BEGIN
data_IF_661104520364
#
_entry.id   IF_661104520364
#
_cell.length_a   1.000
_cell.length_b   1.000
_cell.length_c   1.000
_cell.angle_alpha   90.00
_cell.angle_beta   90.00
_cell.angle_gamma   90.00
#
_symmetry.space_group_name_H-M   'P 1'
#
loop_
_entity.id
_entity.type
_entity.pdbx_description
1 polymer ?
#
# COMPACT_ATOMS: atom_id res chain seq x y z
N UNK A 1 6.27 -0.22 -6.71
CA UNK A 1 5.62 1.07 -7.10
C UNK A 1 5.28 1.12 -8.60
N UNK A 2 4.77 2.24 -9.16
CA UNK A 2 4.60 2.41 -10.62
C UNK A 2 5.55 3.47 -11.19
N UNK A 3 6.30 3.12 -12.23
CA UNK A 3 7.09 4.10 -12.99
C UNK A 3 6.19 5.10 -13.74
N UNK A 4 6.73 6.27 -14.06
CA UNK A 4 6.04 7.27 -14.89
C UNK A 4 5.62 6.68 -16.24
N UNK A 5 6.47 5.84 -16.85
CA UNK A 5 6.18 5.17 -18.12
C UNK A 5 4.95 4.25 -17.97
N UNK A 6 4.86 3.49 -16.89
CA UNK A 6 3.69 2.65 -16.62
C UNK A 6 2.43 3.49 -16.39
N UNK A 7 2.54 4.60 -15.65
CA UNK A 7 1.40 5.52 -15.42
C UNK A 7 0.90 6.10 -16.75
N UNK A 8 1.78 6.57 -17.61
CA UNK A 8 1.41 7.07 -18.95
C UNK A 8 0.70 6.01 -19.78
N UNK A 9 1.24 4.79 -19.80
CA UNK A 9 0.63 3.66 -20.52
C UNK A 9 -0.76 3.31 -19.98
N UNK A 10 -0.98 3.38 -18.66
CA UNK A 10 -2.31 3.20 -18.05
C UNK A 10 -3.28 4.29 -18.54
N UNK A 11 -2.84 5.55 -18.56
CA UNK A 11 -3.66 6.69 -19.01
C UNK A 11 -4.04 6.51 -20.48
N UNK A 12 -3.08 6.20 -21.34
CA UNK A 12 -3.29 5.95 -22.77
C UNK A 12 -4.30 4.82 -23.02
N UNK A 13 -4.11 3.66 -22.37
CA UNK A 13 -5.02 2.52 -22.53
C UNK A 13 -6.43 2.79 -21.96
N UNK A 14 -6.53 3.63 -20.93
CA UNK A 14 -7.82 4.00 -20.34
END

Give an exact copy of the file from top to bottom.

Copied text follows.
data_IF_661104520364
#
_entry.id   IF_661104520364
#
_cell.length_a   1.000
_cell.length_b   1.000
_cell.length_c   1.000
_cell.angle_alpha   90.00
_cell.angle_beta   90.00
_cell.angle_gamma   90.00
#
_symmetry.space_group_name_H-M   'P 1'
#
loop_
_entity.id
_entity.type
_entity.pdbx_description
1 polymer ?
#
# COMPACT_ATOMS: atom_id res chain seq x y z
N UNK A 1 6.27 -0.22 -6.71
CA UNK A 1 5.62 1.07 -7.10
C UNK A 1 5.28 1.12 -8.60
N UNK A 2 4.77 2.24 -9.16
CA UNK A 2 4.60 2.41 -10.62
C UNK A 2 5.55 3.47 -11.19
N UNK A 3 6.30 3.12 -12.23
CA UNK A 3 7.09 4.10 -12.99
C UNK A 3 6.19 5.10 -13.74
N UNK A 4 6.73 6.27 -14.06
CA UNK A 4 6.04 7.27 -14.89
C UNK A 4 5.62 6.68 -16.24
N UNK A 5 6.47 5.84 -16.85
CA UNK A 5 6.18 5.17 -18.12
C UNK A 5 4.95 4.25 -17.97
N UNK A 6 4.86 3.49 -16.89
CA UNK A 6 3.69 2.65 -16.62
C UNK A 6 2.43 3.49 -16.39
N UNK A 7 2.54 4.60 -15.65
CA UNK A 7 1.40 5.52 -15.42
C UNK A 7 0.90 6.10 -16.75
N UNK A 8 1.78 6.57 -17.61
CA UNK A 8 1.41 7.07 -18.95
C UNK A 8 0.70 6.01 -19.78
N UNK A 9 1.24 4.79 -19.80
CA UNK A 9 0.63 3.66 -20.52
C UNK A 9 -0.76 3.31 -19.98
N UNK A 10 -0.98 3.38 -18.66
CA UNK A 10 -2.31 3.20 -18.05
C UNK A 10 -3.28 4.29 -18.54
N UNK A 11 -2.84 5.55 -18.56
CA UNK A 11 -3.66 6.69 -19.01
C UNK A 11 -4.04 6.51 -20.48
N UNK A 12 -3.08 6.20 -21.34
CA UNK A 12 -3.29 5.95 -22.77
C UNK A 12 -4.30 4.82 -23.02
N UNK A 13 -4.11 3.66 -22.37
CA UNK A 13 -5.02 2.52 -22.53
C UNK A 13 -6.43 2.79 -21.96
N UNK A 14 -6.53 3.63 -20.93
CA UNK A 14 -7.82 4.00 -20.34